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    Indigenous Peoples Day: A look at the removal of tribes in the 1830s
    • October 7, 2023

    Removed from home

    October 9 is Columbus Day and Indigenous Peoples Day.

    Most Native American tribes rejected the idea of removal during the U.S. expansion westward, and they tried every strategy they could to avoid it. Some nations refused to leave, and some fought to keep their lands.

    Removal from 1830–1862

    The expansion of the U.S. settlement from the eastern Appalachian range to the west led to the passage of the Indian Removal Act in 1830. It forced all eastern tribal nations to move to new homelands west of the Mississippi River.

    Lawmakers were deeply divided over the Indian Removal Act. The U.S. Senate vote was 28 to 19 in favor. The vote in the House of Representatives was even closer, 102 to 97. President Andrew Jackson signed the measure into law May 28, 1830.

    Legendary frontiersman and Tennessee Congressman Davy Crockett opposed the Indian Removal Act, declaring that his decision would “not make me ashamed in the Day of Judgment.”

    The Indian Removal Act did not order the involuntary removal of any Native Americans, but the act allowed Jackson’s administration to freely persuade, bribe and threaten tribal leaders to sign removal treaties. The act granted Native Americans financial and material assistance to relocate to a new homeland and stated the tribes would live under U.S. protection.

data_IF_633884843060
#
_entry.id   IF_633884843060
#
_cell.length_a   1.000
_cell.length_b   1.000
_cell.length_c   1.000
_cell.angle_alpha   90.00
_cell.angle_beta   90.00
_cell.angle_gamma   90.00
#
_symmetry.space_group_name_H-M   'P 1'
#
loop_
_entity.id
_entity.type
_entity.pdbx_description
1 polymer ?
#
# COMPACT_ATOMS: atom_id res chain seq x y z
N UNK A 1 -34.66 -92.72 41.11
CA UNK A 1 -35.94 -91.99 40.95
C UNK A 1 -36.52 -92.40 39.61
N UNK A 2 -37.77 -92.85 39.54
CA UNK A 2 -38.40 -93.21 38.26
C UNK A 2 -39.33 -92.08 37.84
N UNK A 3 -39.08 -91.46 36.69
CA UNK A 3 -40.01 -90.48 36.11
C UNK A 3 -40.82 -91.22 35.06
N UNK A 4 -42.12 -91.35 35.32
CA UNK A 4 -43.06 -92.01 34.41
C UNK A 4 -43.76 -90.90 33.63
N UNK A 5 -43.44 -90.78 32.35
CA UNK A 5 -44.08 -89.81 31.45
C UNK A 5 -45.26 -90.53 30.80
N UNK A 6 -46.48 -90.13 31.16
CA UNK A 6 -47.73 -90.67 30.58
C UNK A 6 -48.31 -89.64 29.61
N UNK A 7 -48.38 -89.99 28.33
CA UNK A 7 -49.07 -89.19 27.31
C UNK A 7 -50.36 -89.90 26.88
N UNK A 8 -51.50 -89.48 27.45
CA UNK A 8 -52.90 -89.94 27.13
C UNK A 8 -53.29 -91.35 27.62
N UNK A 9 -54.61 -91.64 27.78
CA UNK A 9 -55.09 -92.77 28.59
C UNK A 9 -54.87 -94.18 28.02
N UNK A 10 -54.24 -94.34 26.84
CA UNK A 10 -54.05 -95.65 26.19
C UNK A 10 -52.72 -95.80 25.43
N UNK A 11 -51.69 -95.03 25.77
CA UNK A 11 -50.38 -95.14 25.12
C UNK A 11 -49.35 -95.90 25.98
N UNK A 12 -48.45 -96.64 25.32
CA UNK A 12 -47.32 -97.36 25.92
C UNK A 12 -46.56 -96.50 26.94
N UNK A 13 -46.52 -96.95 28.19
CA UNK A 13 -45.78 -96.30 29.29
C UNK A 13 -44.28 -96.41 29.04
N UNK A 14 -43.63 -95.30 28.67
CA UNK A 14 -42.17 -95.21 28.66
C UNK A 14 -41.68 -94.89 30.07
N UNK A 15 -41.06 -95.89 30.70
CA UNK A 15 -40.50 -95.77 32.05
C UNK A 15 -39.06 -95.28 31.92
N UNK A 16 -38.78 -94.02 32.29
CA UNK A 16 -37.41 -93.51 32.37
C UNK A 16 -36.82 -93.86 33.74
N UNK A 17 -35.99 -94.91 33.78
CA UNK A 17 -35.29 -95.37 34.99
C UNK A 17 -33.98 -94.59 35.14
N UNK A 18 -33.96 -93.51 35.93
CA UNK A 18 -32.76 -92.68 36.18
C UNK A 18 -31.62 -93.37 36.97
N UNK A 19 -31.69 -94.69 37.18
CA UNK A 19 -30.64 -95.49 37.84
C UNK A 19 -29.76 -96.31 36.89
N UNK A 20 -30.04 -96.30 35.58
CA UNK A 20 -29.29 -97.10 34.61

The Five Tribes (Cherokee, Creek, Seminole, Chickasaw and Choctaw) purchased new lands in present-day Oklahoma, but some relocated farther north. The passage of the Kansas-Nebraska Act in 1854 led to renewed White settlement in these territories, and the immigrant nations located there were soon under pressure to move on. Texas forced out all remaining tribal nations in 1859. The Civil War ended the removals temporarily.

    Mark Hirsh, a historian for the National Museum of the American Indian, had this to say about the Removal Act: “American Indians continued the fight to keep their lands. But from about 1830 to 1850, the U.S. government used treaties, fraud, intimidation and violence to remove about 100,000 American Indians west of the Mississippi. Thousands of Native men, women and children died on the difficult trek to a strange new land that became known as Indian Territory (modern-day Oklahoma).

    “The tragedy and darkness of American Indian removal should not hide the remarkable story that followed. After resettling in Indian Territory, Native peoples rebuilt their lives and cultures and continued their struggle for self-government under their own laws on their new lands in the West … Their thoughts and actions reveal much about human strength in the face of adversity — a universal issue that is as relevant today as it was in the 1800s.”

    The final period, 1867–1892

    The end of the Civil War allowed another surge of American settlement into the West, and again tribal nations were pressured onto reservations in the Indian Territory. In 1867 many living in Kansas and Nebraska received new reservations via the Omnibus Treaty, while the Plains nations accepted reservations via the Medicine Lodge Treaty. The last people to receive a reservation were Geronimo and his fellow Chiricahua prisoners of war.

    Between 1776 and 1887, the U.S. seized more than 1.5 billion acres from Native Americans by treaty and executive order.

    You can learn more at the Oklahoma Historical Society here.

    An online lesson about the American Indian removal is on the National Museum of the American Indian here.


    Sources: National Museum of the American Indian; Sam Hilliard, Louisiana State University; Southern Illinois University Cartographic Laboratory; U.S. Bureau of Indian Affairs; National Park Service; National Archives; U.S. Census Bureau; Oklahoma Historical Society

    ​ Orange County Register